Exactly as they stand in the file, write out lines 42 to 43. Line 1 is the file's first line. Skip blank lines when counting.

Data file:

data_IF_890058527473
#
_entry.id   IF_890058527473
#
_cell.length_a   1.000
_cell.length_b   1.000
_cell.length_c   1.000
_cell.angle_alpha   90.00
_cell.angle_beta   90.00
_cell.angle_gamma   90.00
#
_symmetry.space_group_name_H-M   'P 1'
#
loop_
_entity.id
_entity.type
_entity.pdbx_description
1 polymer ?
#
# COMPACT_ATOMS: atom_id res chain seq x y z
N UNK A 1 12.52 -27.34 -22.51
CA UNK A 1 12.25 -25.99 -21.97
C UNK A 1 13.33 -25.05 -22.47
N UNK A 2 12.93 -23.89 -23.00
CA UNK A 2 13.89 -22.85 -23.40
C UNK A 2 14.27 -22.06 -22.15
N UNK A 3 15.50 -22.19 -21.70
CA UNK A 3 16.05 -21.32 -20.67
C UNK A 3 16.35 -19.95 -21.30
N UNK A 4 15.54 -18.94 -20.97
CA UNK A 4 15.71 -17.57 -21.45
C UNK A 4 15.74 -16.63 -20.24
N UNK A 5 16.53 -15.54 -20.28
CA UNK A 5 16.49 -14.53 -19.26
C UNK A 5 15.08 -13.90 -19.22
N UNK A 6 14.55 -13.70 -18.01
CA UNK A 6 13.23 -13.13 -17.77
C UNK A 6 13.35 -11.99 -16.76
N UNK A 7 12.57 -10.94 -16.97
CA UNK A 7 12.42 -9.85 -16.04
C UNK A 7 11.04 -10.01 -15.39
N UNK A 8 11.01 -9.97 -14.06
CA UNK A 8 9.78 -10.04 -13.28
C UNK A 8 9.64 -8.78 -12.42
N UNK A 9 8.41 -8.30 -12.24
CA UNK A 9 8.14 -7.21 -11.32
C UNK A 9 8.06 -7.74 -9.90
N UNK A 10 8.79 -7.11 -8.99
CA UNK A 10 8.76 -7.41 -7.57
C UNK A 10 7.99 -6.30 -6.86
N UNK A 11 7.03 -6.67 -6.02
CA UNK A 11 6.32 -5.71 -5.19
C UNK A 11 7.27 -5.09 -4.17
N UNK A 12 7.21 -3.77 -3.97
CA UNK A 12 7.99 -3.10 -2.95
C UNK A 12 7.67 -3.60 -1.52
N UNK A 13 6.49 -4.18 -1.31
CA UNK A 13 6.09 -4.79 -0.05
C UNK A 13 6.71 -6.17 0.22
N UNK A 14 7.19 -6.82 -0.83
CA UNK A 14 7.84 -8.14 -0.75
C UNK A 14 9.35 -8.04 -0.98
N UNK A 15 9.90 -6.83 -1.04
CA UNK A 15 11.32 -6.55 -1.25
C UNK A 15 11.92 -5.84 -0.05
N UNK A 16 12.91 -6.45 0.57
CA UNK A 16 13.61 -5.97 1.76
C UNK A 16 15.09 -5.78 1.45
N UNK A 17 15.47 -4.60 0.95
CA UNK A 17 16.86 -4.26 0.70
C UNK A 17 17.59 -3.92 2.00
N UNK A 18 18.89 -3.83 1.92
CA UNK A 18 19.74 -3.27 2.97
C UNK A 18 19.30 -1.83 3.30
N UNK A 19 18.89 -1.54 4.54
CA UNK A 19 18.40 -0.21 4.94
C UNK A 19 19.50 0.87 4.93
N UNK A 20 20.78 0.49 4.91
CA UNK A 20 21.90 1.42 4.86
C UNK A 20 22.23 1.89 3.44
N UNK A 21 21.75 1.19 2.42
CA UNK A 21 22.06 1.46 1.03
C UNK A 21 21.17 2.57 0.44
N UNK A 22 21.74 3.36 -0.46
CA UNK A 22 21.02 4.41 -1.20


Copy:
N UNK A 8 11.01 -9.97 -14.06
CA UNK A 8 9.78 -10.04 -13.28